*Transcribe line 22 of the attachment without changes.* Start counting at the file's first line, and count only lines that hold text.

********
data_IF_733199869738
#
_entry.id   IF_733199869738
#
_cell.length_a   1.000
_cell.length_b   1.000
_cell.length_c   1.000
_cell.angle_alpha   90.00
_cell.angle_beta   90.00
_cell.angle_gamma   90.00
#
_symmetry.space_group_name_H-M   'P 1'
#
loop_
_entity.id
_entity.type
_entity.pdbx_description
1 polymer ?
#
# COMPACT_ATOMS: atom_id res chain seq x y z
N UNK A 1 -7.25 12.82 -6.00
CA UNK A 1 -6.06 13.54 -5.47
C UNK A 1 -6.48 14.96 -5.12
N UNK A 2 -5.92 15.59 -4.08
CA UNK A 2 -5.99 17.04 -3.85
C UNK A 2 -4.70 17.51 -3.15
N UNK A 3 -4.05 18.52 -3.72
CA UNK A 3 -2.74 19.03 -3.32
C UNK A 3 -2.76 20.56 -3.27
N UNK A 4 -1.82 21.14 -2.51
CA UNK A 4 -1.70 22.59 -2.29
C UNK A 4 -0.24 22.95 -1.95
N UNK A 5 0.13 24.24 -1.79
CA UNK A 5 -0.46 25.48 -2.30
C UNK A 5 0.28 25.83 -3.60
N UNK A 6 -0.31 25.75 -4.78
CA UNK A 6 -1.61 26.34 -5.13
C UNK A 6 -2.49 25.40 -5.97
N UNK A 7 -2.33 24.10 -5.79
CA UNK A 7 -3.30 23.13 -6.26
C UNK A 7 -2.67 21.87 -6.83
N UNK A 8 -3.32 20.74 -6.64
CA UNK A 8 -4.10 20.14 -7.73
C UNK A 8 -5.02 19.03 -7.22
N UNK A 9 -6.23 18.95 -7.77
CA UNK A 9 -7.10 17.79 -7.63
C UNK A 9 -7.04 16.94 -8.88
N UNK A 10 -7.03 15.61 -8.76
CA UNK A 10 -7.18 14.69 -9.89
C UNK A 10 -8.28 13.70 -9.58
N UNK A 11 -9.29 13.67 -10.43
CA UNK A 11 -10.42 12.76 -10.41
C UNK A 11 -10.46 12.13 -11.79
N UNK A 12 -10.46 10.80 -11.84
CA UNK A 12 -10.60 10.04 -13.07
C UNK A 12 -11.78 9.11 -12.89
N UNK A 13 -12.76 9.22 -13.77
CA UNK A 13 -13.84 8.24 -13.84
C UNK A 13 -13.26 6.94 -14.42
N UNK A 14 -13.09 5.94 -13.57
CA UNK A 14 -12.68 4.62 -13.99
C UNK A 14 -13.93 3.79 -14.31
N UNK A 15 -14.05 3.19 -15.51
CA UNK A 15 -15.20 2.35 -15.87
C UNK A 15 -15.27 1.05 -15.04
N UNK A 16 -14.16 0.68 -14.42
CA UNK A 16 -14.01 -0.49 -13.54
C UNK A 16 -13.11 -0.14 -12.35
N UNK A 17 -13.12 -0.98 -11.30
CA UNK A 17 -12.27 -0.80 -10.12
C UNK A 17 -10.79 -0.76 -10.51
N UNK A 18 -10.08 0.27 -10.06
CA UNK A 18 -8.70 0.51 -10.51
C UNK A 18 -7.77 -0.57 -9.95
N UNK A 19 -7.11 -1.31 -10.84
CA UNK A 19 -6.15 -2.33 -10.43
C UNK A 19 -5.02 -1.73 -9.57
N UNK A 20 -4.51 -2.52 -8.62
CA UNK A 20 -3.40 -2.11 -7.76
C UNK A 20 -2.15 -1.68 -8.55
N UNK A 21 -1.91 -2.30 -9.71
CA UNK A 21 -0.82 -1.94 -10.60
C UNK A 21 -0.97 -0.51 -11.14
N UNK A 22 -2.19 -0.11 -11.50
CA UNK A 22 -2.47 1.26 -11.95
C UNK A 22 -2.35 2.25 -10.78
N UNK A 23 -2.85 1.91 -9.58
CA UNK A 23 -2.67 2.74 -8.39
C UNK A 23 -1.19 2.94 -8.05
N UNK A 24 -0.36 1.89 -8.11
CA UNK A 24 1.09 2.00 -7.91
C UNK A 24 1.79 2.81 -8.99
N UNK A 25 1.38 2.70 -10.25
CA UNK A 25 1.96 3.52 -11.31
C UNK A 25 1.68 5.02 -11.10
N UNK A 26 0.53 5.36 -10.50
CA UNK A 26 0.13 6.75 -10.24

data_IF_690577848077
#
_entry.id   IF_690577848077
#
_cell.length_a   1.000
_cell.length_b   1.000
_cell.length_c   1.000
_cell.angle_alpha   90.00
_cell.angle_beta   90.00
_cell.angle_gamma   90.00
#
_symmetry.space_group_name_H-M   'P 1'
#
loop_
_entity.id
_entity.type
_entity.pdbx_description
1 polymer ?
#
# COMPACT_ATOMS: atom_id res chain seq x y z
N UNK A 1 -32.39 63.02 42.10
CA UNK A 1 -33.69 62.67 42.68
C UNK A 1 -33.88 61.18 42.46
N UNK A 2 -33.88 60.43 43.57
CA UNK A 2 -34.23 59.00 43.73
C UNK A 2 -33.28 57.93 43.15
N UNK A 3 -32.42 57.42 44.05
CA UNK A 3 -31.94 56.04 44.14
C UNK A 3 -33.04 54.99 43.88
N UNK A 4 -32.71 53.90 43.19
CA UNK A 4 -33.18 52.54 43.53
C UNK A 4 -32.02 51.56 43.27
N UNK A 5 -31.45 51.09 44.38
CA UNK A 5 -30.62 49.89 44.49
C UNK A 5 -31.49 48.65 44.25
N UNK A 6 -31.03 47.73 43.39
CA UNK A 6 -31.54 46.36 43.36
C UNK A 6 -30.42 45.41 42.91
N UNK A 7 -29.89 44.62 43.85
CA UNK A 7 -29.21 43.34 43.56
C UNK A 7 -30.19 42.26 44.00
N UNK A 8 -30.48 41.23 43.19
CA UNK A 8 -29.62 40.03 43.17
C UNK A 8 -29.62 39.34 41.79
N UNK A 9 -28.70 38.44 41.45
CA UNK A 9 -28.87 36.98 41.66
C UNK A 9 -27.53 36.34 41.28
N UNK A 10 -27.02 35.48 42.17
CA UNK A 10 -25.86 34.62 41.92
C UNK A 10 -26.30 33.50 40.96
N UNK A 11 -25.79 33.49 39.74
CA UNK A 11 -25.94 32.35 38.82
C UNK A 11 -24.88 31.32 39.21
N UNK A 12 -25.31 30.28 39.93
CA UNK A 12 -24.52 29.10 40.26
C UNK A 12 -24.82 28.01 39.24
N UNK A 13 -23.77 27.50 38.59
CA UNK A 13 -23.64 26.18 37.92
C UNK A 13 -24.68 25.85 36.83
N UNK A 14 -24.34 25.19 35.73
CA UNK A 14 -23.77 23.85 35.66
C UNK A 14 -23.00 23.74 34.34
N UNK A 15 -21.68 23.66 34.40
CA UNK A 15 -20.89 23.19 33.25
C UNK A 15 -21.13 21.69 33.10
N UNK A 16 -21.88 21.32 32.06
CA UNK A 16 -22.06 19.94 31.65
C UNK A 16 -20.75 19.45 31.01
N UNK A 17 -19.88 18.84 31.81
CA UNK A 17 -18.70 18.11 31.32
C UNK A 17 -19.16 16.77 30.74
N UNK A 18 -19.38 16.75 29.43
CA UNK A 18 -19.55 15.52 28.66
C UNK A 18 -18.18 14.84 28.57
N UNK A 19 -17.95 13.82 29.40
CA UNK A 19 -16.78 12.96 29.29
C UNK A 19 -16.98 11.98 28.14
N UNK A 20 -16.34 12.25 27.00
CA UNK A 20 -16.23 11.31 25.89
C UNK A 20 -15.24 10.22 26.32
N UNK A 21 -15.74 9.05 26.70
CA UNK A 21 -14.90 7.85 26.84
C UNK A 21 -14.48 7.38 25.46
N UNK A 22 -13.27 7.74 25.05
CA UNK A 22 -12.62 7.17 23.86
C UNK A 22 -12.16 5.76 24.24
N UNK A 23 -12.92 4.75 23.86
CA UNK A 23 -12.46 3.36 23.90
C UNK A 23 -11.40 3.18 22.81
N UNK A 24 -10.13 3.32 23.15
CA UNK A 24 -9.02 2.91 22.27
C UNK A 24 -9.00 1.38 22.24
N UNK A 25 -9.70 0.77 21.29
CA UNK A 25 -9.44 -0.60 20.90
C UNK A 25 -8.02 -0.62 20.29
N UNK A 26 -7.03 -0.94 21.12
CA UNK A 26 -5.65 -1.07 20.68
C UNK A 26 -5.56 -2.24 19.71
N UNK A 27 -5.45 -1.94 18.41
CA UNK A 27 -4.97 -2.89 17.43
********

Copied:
CA UNK A 1 -6.06 13.54 -5.47